National Guard to Patrol U.S./Mexico Border

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    YUMA, AZ - MARCH 17: U.S. Customs and Border Protection border patrol agent Ben Vik talks on his radio as he pursues illegal immigrants at sunset on the California side of the Colorado River on March 17, 2006 near Yuma, Arizona. As Congress begins a new battle over immigration policy, U.S. Customs and Border Protection (CBP) border patrol agents in Arizona are struggling to control undocumented immigrants that were pushed into the region by the 1990?s border crack-down in California called Operation Gatekeeper. A recent study by the Pew Hispanic Center using Census Bureau data estimates that the United States currently has an illegal immigrant population of 11.5 million to 12 million, about one-third of them arriving within the past 10 years. More than half are from Mexico. Ironically, beefed-up border patrols and increased security are reportedly having the unintended result of deterring many from returning to their country of origin. (Photo by David McNew/Getty Images)

    As President Barack Obama plans to send 1200 National Guard troops to help stop the flow of illegal immigrants and drug trafficking from Mexico into border communities like San Diego, a new poll reflects how America is divided on the issue of immigration.

    The NBC News/MSNBC/Telemundo poll released Wednesday found 6 in 10 Americans support the Arizona law - but there's a big racial divide: 70 percent of whites like it - but just under a third of Latinos.

    As for the job President Obama is doing on immigration, only 32 percent of the public approve.

    What's fueling the debate is the President's latest order for 1200 National Guard troops to boost security along the U.S. Mexico border to work on surveillance, reconnaissance, intelligence and blocking drug trafficking..

    The president is looking to request $500 million for border protection and law enforcement activities. The move would preempt Republican plans to try to force votes on such a deployment.

    In 2006, President George W. Bush sent thousands of troops to the border to perform support duties that tie up immigration agents. That program has since ended and politicians in border states have called for troops to be sent there again.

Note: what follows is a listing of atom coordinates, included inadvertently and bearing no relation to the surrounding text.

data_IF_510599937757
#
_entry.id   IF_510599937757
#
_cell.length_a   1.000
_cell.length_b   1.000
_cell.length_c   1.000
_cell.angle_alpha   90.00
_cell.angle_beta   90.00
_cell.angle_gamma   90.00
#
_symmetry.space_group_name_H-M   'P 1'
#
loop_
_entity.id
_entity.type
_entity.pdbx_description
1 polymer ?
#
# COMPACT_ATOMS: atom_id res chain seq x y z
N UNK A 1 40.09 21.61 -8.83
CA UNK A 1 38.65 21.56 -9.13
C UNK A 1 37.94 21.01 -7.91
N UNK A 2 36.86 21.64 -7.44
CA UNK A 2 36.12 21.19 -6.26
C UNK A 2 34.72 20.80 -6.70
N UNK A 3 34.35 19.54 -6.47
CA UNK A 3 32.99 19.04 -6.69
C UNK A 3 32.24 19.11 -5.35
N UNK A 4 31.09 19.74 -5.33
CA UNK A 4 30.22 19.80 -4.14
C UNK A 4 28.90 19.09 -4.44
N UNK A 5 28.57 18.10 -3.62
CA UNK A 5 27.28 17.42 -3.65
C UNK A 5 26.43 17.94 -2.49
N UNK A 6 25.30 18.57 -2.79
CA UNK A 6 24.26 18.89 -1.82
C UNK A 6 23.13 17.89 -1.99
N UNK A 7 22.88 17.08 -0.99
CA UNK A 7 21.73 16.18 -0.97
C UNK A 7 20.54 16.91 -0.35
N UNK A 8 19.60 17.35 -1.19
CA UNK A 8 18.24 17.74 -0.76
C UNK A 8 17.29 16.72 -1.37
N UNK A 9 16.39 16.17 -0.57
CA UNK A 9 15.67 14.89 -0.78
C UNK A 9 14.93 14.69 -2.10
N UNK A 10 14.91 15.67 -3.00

More than 20,000 Border Patrol agents are deployed now, mostly along the southern border.

    U.S. Senator John McCain said Tuesday that he appreciates the effort but it's still not enough to protect our country from illegal immigration.

    McCain said we need 6,000 troops and $1 billion.

    Cochise County Sheriff Larry Dever, whose jurisdiction includes about 80 miles of the Arizona-Mexico border, said 1,200 soldiers might make a difference in a smaller portion of the border. "But if you spread it across the border, it's like spitting into the wind," Dever said.

    Arizona Attorney General Terry Goddard, a Democrat who has prosecuted rings of drug and immigrant smugglers, said the planned deployment was a good first step, but believes that the president's plan should evolve to include more troops and more authority for the soldiers.

    "I'll take what we can get," Goddard said. "Again, I don't think this is the final response."

    The Mexican government issued a statement saying it hoped the troops would be used to fight drug cartels and not enforce immigration laws. Mexico has traditionally objected to the use of the military to control illegal immigration.

    As for the controversial Arizona law regarding immigration -- McCain had this to say: “I support that legislation because the Arizona governor and legislature acted in frustration because of the federal government's failure to carry out its responsibilities to secure our border."

    All day today, NBC news is taking an in-depth look at the on-going debate about immigration in America with a special one-day series called "A Nation Divided".

    Let us know what you think. Comment below, send us your thoughts via Twitter @nbcsandiego or add your comment to our Facebook page.


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